In this study, we used two different methods for assessing post-lens tear dynamics during scleral lens wear: the out-in method is a useful and quick tool in a clinical setting to assess post-lens tear mixing, whereas the fluorogram method provides a more comprehensive assessment of post-lens tear dynamics of scleral lens. When a clinician observes out-in mixing with fluorescein dye within 5 minutes of dye instillation, it is likely that the clinician is working with a fit that provides adequate post-lens tear mixing. Of interest, 33.3% of out-in observations did not have measurable tear mixing within 5 minutes from fluorescein dye instillation; however, none of these subjects reported discomfort or presented significant conjunctival staining.
Fluorogram is a good method to describe quantitative and qualitative post-lens tear dynamics. With the fluorogram method, we found that the superior quadrant appeared to have the fastest decay compared with the other three quadrants, whereas inferior exhibited the slowest decay rate. The decay rate at periphery was always faster than center except in superior quadrant. These decay patterns may be limited to the study lens design. Further investigation is needed for other scleral lens designs to confirm these observations. Alonso-Caneiro et al.17 have shown that additional pressure from superior eyelid on scleral lenses could contribute to significant tissue compression on the ocular surface. We speculate that our observations could indicate some tissue compression in addition to lens settling and gravity.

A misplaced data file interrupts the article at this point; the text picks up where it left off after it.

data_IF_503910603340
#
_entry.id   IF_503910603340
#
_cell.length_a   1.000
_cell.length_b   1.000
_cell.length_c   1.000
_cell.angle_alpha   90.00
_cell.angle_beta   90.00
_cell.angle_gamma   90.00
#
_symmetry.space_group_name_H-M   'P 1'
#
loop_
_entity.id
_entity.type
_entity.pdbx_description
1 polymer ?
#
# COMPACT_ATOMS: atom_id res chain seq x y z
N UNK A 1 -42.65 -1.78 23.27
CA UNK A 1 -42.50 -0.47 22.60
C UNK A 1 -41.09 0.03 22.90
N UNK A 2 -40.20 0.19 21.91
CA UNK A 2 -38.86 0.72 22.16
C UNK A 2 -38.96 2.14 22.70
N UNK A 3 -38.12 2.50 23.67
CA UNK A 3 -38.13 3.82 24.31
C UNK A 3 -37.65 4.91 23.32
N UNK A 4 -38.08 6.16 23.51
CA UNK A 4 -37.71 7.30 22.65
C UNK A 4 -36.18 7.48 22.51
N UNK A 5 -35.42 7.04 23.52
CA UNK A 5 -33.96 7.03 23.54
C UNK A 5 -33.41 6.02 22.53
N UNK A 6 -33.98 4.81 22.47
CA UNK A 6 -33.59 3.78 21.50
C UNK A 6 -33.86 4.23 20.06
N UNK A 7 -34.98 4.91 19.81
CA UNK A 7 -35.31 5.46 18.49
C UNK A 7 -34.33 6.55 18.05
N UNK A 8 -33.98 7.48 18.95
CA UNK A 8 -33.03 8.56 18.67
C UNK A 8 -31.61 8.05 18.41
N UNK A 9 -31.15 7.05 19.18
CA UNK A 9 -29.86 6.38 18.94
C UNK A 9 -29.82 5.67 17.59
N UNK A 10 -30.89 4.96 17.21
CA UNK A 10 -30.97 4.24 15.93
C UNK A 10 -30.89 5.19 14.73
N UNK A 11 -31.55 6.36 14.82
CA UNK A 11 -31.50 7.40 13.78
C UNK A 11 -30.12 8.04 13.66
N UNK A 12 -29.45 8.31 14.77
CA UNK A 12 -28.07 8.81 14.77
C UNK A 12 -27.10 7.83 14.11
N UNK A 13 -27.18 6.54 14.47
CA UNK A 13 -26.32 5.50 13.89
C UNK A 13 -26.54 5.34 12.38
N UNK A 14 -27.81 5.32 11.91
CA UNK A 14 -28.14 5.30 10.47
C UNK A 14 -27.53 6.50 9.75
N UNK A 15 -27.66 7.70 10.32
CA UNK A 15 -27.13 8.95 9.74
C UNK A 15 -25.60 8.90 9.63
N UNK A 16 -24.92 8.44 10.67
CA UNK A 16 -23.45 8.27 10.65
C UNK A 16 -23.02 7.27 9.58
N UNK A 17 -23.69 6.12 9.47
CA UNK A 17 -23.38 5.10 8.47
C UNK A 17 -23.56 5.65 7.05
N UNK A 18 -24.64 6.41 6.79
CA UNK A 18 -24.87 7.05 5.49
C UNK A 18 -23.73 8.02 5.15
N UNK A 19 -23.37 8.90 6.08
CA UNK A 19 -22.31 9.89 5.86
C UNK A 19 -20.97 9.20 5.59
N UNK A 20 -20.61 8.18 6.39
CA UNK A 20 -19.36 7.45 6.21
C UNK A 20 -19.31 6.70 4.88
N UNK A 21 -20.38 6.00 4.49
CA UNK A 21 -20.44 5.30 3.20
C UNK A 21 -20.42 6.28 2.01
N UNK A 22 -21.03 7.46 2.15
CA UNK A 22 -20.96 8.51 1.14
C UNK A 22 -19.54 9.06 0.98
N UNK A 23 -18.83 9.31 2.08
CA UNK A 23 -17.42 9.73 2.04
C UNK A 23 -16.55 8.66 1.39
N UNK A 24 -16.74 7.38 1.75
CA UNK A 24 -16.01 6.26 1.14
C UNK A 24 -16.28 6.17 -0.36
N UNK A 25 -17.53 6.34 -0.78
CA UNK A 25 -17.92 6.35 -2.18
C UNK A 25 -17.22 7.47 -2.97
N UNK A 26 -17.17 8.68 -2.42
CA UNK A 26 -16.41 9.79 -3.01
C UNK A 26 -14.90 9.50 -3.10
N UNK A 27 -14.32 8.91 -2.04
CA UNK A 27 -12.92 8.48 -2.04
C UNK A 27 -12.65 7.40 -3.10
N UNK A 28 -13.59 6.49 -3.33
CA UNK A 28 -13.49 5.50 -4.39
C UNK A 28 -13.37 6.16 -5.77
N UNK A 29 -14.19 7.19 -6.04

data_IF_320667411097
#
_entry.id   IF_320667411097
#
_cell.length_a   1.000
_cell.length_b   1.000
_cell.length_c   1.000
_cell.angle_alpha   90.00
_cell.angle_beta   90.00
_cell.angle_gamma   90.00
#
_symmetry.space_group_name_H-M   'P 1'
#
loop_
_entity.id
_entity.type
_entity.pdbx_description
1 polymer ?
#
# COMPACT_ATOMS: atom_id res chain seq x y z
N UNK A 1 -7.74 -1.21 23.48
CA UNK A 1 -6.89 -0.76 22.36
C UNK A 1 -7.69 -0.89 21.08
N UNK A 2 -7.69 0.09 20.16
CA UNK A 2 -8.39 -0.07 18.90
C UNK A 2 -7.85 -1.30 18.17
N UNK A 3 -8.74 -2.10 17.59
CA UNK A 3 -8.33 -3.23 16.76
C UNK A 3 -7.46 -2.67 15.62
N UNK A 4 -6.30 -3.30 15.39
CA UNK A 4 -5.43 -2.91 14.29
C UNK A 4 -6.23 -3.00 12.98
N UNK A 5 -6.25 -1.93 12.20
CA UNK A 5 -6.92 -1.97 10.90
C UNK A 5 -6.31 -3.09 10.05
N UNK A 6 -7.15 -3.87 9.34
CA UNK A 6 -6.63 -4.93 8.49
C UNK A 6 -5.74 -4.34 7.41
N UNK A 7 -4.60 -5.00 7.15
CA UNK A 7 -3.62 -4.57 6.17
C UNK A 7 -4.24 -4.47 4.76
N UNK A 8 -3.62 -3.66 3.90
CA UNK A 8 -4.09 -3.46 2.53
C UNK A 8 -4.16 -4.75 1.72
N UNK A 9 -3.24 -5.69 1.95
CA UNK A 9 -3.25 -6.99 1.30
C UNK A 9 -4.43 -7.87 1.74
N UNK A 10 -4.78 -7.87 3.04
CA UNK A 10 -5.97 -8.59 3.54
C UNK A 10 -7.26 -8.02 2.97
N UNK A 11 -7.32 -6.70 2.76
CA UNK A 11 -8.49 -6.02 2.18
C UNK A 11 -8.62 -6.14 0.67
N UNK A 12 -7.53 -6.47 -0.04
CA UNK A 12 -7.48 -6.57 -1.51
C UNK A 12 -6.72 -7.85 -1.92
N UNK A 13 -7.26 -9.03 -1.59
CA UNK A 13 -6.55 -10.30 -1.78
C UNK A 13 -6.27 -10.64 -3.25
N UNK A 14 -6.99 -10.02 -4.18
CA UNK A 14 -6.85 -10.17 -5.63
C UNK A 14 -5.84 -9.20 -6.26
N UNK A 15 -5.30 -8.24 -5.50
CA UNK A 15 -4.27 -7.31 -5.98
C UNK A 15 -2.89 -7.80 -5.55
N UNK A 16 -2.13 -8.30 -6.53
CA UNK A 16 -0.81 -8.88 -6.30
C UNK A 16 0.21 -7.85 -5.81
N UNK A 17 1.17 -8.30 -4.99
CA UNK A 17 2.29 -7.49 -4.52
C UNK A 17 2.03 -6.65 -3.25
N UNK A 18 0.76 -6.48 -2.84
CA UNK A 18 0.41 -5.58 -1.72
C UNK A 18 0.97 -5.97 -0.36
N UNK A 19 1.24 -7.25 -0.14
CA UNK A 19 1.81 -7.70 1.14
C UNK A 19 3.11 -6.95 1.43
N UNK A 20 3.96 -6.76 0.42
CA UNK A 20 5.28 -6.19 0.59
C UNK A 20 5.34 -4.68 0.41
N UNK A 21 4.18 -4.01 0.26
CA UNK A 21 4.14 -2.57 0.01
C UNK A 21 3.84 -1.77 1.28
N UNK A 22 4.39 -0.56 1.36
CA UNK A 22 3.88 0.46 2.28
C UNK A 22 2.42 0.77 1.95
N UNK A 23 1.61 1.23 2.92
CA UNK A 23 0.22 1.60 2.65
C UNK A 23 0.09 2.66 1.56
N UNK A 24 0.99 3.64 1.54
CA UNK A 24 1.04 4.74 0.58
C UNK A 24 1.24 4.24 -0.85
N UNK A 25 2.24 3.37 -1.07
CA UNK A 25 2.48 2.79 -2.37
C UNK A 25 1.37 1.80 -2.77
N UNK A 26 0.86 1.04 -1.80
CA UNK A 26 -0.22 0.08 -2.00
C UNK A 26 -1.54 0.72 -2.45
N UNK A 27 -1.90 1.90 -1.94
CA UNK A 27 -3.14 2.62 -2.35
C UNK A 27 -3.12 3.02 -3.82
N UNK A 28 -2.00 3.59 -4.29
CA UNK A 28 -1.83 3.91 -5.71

It has been well established that intracorneal rigid gas-permeable lenses have much more efficient post-lens tear mixing than soft contact lenses. When comparing soft contact lens with scleral lens, overall fluorescence decay rate of scleral lens (~10−3/min) was approximately 1 to 10% of soft contact lens (~10−2 to 10−1/min) (Tan et al., IOVS 2014;55; ARVO E-Abstract 4667), suggesting that post-lens tear mixing with scleral lens may be even slower than that with a soft contact lens. However, this direct comparison must be interpreted with caution, as the initial tear reservoirs (scleral lens post-lens tear thickness >70 μm vs. soft contact lens post-lens tear thickness <10 μm) are vastly different between the two lens types. Therefore, decay rates from fluorogram cannot be used to compare lens types with vastly different on-eye lens-tear dynamics. Nevertheless, fluorogram remains a very useful methodology to compare relative difference of post-lens tear dynamics of similar lens types with different lens fit parameters, as these lenses share similar on-eye lens-tear dynamics.